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Featured resource:

One way to understand phenology is through the news. Two recent stories illustrate how natural cycles are tied to climate, and how organisms might be adapting their phenology as the climate changes.

Minnesota: 'Just a teeny little trickle': Checking in on maple syrup flows in unusually warm January (MPR, January 31, 2024)

Global: Warm weather keeps migratory cranes in Hungary longer (Reuters, November 2, 2023)

For Educators

Social context for place-based learning:

Season Watch offers phenology as a lens for understanding Minnesota. A recommended complementary resource is "Sites of Resistance and Resilience in the Twin Cities," which uses social justice as a lens for understanding this place.

Understand Native Minnesota ( shares accurate information through a dedicated campaign in Minnesota’s K-12 education system to improve younger generations’ understanding of the state’s tribes and Native peoples. Their work includes research, educator academies, and publications for educators seeking standards-based teaching resources. Their latest publications include:


Curricula and lesson plans:

Nature's Notebook Education


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Access the Archive

This newsletter is written and distributed by Northern Community Radio, a Season Watch partner organization.

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Visit for an archive of phenology content (radio programs, newsletters, and more).

Visit for local nature news, interviews with scientists, and series on local conservation topics.

Indigenous phenology

The Dakota and Anishinaabe were among the earliest people to understand Minnesota's biodiversity in relation to climate and seasons. However, Indigenous phenological knowledge is not covered on this website. Below are a few relevant resources, with an emphasis on Indigenous authorship whenever possible:

Ecological knowledge & Understanding Native Minnesota

Understanding Native Minnesota grants fund the following projects, relevant to the topic of phenology and Minnesota ecology:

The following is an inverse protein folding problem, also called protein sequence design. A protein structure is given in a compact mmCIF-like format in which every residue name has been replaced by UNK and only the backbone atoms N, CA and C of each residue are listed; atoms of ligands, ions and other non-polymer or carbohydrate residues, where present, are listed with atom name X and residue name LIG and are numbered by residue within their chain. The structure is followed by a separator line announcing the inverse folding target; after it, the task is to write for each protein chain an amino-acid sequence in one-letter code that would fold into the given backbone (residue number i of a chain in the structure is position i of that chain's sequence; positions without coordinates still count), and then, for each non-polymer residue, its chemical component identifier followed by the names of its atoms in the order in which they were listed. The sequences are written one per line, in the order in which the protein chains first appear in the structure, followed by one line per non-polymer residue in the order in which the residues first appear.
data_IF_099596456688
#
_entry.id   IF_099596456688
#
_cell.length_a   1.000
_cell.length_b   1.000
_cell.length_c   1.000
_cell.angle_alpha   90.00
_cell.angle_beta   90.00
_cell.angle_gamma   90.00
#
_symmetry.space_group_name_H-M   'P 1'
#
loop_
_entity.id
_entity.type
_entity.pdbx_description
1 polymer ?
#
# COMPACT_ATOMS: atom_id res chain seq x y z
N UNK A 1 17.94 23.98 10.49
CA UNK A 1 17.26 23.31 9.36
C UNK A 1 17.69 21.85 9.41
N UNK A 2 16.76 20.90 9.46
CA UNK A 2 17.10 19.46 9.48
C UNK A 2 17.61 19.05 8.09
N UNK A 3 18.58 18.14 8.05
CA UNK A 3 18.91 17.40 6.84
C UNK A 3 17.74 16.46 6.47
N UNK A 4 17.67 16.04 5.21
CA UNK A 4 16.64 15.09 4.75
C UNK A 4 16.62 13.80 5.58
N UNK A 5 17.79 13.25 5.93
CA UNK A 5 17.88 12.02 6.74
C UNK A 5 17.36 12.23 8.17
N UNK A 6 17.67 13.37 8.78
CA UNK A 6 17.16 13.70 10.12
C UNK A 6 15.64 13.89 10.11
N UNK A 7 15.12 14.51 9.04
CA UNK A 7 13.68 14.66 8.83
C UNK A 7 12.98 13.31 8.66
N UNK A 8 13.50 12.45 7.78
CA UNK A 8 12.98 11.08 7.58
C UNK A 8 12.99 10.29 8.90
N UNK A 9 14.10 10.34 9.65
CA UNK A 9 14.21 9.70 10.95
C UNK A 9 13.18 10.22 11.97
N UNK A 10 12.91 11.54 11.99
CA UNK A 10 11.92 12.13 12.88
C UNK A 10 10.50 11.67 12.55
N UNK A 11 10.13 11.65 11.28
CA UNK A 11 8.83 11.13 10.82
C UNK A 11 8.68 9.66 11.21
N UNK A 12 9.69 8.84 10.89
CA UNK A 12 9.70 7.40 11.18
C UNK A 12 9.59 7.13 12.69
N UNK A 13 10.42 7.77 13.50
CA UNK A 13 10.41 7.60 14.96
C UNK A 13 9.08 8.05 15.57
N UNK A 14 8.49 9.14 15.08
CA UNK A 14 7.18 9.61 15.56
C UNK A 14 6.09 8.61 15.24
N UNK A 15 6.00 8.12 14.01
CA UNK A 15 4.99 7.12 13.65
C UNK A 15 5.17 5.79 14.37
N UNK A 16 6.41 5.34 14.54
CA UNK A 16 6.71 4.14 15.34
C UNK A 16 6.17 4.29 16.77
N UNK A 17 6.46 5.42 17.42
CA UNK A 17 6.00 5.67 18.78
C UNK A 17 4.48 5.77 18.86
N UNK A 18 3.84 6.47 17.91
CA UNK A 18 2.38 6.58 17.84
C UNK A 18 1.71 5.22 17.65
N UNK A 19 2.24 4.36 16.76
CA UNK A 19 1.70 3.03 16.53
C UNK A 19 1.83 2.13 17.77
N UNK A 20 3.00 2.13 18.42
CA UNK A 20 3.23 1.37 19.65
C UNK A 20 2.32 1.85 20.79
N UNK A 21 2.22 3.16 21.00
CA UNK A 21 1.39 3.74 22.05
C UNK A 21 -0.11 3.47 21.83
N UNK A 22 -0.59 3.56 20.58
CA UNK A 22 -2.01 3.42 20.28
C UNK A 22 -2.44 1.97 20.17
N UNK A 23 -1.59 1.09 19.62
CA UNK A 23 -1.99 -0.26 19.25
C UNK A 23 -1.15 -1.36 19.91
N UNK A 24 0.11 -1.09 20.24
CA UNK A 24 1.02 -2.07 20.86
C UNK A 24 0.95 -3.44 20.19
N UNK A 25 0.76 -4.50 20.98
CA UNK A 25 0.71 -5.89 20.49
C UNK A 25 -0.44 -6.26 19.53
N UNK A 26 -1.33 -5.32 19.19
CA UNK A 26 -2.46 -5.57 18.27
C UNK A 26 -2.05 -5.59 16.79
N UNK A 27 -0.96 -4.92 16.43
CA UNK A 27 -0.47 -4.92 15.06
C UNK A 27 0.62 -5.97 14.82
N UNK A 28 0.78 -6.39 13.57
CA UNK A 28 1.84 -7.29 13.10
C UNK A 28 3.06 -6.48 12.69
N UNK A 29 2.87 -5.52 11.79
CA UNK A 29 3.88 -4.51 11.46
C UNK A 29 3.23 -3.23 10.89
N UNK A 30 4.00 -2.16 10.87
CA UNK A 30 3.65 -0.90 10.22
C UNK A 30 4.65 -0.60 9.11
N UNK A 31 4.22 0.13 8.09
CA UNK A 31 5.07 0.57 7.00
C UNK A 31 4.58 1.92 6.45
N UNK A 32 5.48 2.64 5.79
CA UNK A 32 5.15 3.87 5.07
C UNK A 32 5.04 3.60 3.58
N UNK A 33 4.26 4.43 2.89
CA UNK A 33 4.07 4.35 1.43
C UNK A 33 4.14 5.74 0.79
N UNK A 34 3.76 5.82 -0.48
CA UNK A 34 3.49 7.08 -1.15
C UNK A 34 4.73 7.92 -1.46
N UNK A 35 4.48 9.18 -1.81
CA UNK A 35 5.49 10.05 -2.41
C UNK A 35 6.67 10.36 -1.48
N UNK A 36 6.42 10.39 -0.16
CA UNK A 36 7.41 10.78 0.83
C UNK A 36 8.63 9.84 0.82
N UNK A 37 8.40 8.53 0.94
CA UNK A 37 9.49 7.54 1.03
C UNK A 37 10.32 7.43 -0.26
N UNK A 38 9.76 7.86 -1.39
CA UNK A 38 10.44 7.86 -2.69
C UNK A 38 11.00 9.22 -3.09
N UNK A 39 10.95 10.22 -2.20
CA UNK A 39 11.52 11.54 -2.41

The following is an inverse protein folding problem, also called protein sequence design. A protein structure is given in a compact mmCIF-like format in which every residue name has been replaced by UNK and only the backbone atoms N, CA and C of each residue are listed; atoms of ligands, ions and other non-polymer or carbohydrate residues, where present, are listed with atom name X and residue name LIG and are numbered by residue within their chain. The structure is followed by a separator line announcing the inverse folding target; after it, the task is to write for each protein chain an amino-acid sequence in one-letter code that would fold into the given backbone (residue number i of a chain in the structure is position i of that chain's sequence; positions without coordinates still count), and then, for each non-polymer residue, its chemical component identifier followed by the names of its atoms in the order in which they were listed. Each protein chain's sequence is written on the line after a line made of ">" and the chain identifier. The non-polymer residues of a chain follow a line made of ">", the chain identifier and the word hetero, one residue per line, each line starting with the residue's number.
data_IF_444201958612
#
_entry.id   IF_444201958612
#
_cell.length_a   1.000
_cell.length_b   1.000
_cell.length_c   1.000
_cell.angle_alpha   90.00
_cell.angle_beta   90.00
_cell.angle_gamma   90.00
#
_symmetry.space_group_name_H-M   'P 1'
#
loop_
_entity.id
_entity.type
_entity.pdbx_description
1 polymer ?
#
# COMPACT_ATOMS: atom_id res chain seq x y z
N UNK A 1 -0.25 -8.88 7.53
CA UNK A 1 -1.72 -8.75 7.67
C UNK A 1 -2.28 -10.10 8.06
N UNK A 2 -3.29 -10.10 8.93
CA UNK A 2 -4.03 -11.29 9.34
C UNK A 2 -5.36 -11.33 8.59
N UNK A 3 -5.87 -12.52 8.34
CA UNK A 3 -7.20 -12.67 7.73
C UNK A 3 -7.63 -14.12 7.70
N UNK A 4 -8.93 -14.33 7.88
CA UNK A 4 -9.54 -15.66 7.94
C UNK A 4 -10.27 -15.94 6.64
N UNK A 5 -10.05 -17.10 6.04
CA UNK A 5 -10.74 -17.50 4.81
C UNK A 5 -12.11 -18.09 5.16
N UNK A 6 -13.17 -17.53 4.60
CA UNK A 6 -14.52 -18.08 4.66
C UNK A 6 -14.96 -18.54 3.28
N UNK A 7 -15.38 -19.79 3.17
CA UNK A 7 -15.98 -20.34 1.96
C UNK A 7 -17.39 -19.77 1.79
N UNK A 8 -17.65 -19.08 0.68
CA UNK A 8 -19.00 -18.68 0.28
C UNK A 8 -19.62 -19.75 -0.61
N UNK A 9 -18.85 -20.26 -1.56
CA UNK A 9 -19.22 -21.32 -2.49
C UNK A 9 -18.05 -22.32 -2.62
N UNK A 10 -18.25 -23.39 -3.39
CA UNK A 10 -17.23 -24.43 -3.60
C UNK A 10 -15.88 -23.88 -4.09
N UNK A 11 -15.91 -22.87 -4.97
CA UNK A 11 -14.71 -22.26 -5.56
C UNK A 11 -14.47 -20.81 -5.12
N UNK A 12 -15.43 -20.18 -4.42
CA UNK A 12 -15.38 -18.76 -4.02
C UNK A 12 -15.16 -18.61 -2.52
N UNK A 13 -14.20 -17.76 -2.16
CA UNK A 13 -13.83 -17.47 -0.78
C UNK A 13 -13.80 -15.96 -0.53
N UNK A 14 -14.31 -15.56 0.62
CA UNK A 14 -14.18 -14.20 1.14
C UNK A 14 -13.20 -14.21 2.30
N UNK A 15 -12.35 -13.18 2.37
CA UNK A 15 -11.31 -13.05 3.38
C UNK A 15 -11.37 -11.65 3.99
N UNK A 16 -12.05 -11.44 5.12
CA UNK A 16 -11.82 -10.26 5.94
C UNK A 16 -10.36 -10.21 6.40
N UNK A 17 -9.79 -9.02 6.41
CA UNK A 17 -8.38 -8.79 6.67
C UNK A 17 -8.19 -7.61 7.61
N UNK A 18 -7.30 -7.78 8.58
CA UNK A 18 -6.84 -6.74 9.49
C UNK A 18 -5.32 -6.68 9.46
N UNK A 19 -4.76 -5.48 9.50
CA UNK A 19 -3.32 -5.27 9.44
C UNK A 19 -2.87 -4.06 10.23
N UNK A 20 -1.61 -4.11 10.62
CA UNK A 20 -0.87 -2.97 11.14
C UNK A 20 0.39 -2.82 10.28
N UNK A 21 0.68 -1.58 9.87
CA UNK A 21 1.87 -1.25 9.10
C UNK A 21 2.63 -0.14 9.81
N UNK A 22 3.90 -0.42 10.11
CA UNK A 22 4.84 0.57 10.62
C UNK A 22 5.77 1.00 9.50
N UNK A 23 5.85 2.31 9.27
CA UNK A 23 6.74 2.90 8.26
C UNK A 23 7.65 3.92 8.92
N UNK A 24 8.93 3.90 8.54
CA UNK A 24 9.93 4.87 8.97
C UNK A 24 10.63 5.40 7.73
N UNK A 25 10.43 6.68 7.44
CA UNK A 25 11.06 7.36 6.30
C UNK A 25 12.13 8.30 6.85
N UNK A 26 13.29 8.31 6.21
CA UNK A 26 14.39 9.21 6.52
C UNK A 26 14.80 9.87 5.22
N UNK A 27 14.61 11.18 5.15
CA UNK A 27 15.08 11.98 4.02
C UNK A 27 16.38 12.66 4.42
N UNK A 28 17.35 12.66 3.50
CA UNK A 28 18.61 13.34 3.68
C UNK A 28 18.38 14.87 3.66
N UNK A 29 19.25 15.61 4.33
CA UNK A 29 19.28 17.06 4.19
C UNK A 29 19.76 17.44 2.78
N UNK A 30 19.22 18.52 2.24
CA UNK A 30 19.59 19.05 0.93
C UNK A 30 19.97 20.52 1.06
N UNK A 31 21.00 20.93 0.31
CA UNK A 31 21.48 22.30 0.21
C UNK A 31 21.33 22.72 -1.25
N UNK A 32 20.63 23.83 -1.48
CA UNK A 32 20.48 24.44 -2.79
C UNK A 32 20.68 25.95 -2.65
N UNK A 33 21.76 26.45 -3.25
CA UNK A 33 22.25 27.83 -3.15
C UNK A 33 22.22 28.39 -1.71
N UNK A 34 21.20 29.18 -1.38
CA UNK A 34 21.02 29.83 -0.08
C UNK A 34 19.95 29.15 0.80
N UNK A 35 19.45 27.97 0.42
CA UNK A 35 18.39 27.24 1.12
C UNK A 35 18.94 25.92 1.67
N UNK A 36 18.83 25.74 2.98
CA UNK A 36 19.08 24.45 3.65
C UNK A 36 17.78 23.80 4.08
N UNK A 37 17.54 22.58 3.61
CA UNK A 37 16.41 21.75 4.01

• Wakaŋ Tipi Awaŋyaŋkapi is developing K-12 curriculum, teaching materials and exhibits for the Wakaŋ Tipi Center to be opened in 2025.
  • The Bell Museum is developing field trip offerings for grades 2-5 focused on traditional Indigenous ecological and astronomical knowledge.
  • Wolf Ridge Environmental Learning Center is developing and integrating Dakota and Ojibwe content into the curricula of its programming for outdoor school groups and educators.
  • Development and distribution of teaching resources and professional development on Indigenous fire practices and culture, including a book giveaway of the forthcoming book “Wildfire: The Culture, Science, and Future of Fire” in partnership with the Minnesota Science Teachers Association. 

Community networks:



  • Dakota Moons, an article from Hoċokata Ti Cultural Center's newsfeed
  • Owámniyuomni ed Wathóthoka kiŋ is a StoryMap about several plants important to Dakota people. Although this resource does not focus on phenology, seasonal timing has always been an important aspect of relationships between plants and people.

Academic writing:

Climate change

Phenology is integrally linked to climate, and therefore to climate change. Although the Season Watch website does not have a section dedicated to this topic, several relevant resources are listed below: